By ROBERT A. SCALISE, JR.
In Connecticut, the Probate Courts handle a variety of matters including guardianships, emancipation and adoption of children, conservatorships, mental health commitments and guardianships of persons with intellectual disabilities. However, when most people think of “Probate” they think of the process that takes place after a person dies.
Probate is the process of administering and settling an estate after a person dies. The probate process includes the following steps:
FILING THE WILL AND PETITION AT THE PROBATE COURT IN ORDER TO BE APPOINTED EXECUTOR
In the absence of a will, heirs must petition the court to be appointed "administrator" of the estate.
MARSHALING, OR COLLECTING, THE ASSETS
This means that you have to find out everything the deceased owned. You need to file a list, known as an "inventory," with the probate court. It is generally best to consolidate all the estate funds to the extent possible. Bills and bequests should be paid from a single checking account, either one established by the executor or one set up by your attorney. It is extremely important that you can keep track of all expenditures.
PAYING BILLS AND TAXES
If a state or federal estate tax return is needed - generally if the estate exceeds $5 million in value - it must be filed within six months of the date of death. If you miss this deadline and the estate is taxable, severe penalties and interest may apply. If you do not have all the information available in time, you can file for an extension and pay your best estimate of the tax due.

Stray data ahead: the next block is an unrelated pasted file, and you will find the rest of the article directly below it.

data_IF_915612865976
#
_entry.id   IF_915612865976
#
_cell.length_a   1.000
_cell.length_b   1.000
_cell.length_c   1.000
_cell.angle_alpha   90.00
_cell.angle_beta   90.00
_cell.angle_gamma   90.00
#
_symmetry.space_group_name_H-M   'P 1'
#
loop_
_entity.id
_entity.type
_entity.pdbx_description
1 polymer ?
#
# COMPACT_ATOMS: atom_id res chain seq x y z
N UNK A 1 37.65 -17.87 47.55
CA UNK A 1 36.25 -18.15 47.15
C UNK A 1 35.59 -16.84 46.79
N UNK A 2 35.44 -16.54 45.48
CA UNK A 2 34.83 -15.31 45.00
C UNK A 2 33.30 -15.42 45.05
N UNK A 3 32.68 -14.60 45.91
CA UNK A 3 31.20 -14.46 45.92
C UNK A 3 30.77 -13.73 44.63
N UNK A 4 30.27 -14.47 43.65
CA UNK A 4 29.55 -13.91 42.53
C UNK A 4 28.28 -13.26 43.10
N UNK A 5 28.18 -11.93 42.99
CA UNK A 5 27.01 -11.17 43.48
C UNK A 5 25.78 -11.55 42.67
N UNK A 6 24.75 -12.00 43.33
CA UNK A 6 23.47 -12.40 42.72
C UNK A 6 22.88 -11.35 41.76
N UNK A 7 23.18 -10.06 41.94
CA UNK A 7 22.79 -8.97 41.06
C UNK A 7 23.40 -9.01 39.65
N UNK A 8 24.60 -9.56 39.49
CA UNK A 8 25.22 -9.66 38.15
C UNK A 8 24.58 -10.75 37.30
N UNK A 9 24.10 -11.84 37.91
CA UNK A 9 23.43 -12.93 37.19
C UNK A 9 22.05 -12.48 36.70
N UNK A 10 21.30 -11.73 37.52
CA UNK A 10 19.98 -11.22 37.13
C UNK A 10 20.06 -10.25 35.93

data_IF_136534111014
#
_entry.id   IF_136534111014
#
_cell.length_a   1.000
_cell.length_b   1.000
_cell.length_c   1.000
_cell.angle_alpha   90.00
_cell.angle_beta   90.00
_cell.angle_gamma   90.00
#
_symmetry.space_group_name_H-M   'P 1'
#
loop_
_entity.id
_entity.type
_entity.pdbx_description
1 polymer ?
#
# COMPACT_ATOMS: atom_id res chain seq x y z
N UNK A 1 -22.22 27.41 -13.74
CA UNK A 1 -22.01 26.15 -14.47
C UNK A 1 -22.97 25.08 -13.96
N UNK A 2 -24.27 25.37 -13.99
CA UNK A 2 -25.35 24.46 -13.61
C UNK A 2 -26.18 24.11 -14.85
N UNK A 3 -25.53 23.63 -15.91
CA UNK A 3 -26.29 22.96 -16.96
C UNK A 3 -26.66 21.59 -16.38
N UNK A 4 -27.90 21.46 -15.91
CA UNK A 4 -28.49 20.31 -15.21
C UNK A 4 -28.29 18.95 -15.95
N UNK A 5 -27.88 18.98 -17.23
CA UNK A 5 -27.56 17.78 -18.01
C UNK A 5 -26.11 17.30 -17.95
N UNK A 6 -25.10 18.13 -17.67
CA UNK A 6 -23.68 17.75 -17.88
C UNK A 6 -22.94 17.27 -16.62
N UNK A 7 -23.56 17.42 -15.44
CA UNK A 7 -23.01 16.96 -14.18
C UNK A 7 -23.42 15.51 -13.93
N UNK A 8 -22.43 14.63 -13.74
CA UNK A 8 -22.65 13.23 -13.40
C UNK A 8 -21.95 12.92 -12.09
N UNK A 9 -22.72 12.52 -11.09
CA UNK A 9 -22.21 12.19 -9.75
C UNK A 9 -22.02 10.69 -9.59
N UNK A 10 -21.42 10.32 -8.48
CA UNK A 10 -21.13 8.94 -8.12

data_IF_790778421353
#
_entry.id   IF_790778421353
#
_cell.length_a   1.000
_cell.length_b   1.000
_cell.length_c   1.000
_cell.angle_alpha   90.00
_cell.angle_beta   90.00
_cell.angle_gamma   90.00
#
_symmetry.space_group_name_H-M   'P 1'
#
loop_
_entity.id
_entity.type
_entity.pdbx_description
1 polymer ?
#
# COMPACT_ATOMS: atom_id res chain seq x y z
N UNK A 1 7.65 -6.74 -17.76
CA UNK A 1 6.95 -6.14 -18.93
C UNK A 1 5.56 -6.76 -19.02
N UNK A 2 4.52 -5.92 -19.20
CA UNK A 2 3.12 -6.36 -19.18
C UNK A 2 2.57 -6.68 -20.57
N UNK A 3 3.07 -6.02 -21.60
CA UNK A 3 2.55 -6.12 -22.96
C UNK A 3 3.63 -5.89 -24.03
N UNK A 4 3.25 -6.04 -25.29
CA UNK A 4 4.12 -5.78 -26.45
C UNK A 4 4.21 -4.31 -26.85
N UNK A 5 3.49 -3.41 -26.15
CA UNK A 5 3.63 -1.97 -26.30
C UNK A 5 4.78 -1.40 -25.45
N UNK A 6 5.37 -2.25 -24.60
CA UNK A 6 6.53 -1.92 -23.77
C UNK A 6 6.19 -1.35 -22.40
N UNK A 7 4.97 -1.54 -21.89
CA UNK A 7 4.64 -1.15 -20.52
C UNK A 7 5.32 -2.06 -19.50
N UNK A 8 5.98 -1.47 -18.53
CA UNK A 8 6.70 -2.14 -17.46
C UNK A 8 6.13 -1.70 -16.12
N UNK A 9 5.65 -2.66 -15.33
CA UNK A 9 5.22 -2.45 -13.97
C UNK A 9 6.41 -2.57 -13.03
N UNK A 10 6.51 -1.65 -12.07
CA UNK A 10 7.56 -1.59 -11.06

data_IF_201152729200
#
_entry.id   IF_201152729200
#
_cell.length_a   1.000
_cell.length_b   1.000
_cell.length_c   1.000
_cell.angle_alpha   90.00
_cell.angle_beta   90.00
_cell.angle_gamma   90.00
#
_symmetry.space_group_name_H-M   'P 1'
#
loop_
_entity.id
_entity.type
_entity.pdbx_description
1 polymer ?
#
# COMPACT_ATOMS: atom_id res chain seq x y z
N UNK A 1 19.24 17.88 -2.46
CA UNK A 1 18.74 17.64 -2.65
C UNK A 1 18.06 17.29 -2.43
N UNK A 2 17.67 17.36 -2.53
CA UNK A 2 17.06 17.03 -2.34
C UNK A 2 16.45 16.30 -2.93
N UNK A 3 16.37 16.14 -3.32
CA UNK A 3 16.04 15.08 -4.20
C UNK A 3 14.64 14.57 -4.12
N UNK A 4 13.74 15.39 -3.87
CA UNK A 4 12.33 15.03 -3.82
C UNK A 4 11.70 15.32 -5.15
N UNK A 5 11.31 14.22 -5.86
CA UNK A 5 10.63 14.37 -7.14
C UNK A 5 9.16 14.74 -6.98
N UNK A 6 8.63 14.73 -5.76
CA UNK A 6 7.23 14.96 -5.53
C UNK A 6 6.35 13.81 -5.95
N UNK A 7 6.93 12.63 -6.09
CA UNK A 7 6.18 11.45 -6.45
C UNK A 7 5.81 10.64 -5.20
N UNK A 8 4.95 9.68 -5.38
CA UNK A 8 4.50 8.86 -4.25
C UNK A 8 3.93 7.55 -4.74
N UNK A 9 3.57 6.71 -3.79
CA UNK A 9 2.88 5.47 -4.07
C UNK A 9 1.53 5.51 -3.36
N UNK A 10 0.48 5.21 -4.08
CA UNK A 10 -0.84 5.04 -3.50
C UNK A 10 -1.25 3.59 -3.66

FILING TAX RETURNS
You must also file a final income tax return for the decedent, and if the estate holds any assets and earns interest or dividends, an income tax return for the estate as well. If the estate does earn income during the administration process, it will have to obtain its own tax identification number in order to keep track of such earnings.
DISTRIBUTING PROPERTY TO THE HEIRS AND LEGATEES
Generally, executors do not pay out all of the estate assets until the period runs out for creditors to make claims. In Connecticut, the Claims Period is 150 days from the appointment of the Executor. Once the executor understands the estate and the likely claims, they can distribute most of the assets, retaining a reserve for unanticipated claims and the costs of closing out the estate.
FILING A FINAL ACCOUNT
The executor must file an account with the probate court listing any income to the estate since the date of death and all expenses and estate distributions. Once the court approves this final account, the executor can distribute whatever is left in the closing reserve and finish their work.
The entire probate process usually takes nine months to a year to complete. There can be circumstances when it can take longer, such as when there is real estate to sell, contested claims to settle or family disputes.
Robert A. Scalise, Jr. is a partner in the law firm Ericson, Scalise & Mangan, PC in New Britain